High Breaths and Singing

Lifting the Chest During Inhalation

Holding your hands up in a "T" will make it harder for you to lift your chest during breathing, forcing the breathe down. Photo © Katrina Schmidt

When speaking of breath support and inhalation, you may hear the term, “high breath.” Most people intuitively have an idea of what that means but not an exact understanding, which can cause inaccurate conclusions. Since breath support is so important in singing, every aspect of it should be thoroughly understood. Here is all you need to know about high breaths, and why you should avoid them during singing.

Definition: The lungs expand when breathing, like a sponge taking in water. Since air takes up space, the body must make room for the added volume somehow. Luckily, the whole mid-section of your body is extremely flexible. Room can be made for the lungs in three main ways: raising the chest, expanding the rib cage, lowering the diaphragm causing the stomach to bulge out, or a combination of all three. A high breath is exactly what it sounds like: the opposite of low. Out of all the options, the highest one is allowing the chest to rise to make room for air. Hence the term “high breath” is used when making room for the lungs by allowing the chest to rise. Many will also refer to a “high breath,” as a “shallow breath.”

Is a High Breath Always Bad? Nothing is wrong with taking a high breath in some circumstances. However, singing is unique. Many people take it for granted, thinking it a simple act requiring little of the body.

But, good singing is just as demanding as a yoga class. Singing in an opera is very similar to running a marathon. For your daily activities a high breath is most likely sufficient, but singing requires more of your body.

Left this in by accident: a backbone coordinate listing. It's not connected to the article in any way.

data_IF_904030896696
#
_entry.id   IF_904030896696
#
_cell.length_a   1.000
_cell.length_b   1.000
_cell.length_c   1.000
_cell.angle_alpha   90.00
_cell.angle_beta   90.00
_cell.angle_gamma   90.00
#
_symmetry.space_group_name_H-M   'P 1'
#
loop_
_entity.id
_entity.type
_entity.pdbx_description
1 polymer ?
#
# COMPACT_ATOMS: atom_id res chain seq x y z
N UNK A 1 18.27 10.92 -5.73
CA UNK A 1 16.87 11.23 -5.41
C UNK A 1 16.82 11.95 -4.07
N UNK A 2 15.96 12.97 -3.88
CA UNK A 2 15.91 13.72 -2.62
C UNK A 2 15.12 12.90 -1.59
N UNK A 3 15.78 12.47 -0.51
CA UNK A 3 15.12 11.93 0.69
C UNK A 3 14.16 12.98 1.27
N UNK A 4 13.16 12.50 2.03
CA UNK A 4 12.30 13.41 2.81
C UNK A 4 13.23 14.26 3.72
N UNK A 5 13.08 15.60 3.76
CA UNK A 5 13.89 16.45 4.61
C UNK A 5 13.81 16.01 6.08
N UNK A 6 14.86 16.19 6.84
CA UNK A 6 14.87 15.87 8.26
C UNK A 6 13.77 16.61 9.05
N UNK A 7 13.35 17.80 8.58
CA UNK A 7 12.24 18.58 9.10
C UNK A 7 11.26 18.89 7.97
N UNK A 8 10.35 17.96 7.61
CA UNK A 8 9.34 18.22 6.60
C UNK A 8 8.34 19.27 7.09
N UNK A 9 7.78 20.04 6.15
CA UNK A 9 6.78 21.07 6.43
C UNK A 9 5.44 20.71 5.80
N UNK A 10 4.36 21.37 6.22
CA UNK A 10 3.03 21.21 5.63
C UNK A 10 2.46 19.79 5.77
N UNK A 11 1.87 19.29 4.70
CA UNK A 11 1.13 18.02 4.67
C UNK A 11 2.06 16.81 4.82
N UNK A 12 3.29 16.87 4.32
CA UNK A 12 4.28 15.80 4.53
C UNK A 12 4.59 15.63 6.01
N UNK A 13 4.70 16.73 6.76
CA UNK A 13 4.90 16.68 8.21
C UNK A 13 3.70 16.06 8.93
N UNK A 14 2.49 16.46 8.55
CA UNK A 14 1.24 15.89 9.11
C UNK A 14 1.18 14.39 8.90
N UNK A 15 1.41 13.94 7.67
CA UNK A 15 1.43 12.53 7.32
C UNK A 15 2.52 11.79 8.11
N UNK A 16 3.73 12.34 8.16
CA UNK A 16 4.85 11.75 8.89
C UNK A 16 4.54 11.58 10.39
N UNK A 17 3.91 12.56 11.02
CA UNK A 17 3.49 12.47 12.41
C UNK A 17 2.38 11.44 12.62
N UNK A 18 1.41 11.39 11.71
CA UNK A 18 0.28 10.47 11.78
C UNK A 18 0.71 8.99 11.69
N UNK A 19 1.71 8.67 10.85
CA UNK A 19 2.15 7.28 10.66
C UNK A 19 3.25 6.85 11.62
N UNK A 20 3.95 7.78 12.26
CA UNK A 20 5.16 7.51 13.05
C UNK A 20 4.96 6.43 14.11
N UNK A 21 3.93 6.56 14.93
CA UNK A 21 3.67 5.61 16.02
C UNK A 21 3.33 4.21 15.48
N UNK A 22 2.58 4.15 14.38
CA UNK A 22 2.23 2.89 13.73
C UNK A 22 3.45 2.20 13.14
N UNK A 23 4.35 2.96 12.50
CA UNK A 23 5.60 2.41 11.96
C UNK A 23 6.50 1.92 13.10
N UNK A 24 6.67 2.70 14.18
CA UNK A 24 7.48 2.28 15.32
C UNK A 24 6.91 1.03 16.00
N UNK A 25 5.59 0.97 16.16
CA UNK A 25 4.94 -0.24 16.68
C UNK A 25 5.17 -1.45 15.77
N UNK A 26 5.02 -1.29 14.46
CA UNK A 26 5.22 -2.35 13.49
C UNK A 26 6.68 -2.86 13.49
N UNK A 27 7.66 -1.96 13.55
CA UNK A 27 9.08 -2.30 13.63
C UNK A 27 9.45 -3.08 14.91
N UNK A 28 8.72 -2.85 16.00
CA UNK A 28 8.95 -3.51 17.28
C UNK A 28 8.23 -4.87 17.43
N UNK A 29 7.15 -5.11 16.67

Shallow Breathing: Singing requires more air than normal speech. Raising the chest does not create as much room for the lungs as lowering the diaphragm and expanding the rib cage.

The more your mid-section expands the more air you take in. Raising the chest during inhalation means your breath is “shallow.” Though a singer should take a “full breath,” the lungs should never feel over-stuffed.

Low Larynx and a High Breath: A high breath causes your voice box to rise. Muscles connect the shoulders and voice box or larynx. In singing, you want a lower larynx, which allows you to avoid the feeling of choking when singing. Since the chest and larynx are connected, raising the chest automatically raises the larynx. Though some people manage to sing well enough with a high larynx, the sound is much brighter, more forced, and generally less pleasing.

Low Breath: The opposite of a high breath is a low one, also referred to as a diaphragmatic breath. Low breaths are more complex than high ones. They involve lowering the diaphragm, which means all the viscera or organs in the abdominal cavity must go somewhere else. Where? The stomach stretches out for the viscera, which makes room for the diaphragm and the air that is being sponged into the lungs. In addition, the entire rib cage expands during a low, deep inhalation. One of the benefits of a low breath is how relaxing it is.

We naturally breathe low on our backs and often when sleeping. Taking low breaths makes it much easier to overcome stage fright, as well.

A Note on Chest Posture: The proper posture for singing includes a high chest. It sometimes helps to imagine a string attached to your sternum and the ceiling. I also have beginners breathe into the chest, taking a high breath, and hold it for a moment. Then, I ask the singer to exhale without lowering the chest. Finally, they are instructed to take the next breath using the diaphragm. Keeping that high chest posture makes it almost impossible to raise the chest during inhalation. Especially if the chest is as high as it will go naturally, even those extremely uncomfortable standing and taking low breaths are more likely to have some lowering of the diaphragm during inhalation.

Be careful to never stand in a way that causes tension, however.

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Your Citation
Schmidt, Katrina. "High Breaths and Singing." ThoughtCo, Aug. 22, 2016, thoughtco.com/high-breaths-and-singing-2994138. Schmidt, Katrina. (2016, August 22). High Breaths and Singing. Retrieved from https://www.thoughtco.com/high-breaths-and-singing-2994138 Schmidt, Katrina. "High Breaths and Singing." ThoughtCo. https://www.thoughtco.com/high-breaths-and-singing-2994138 (accessed November 25, 2017).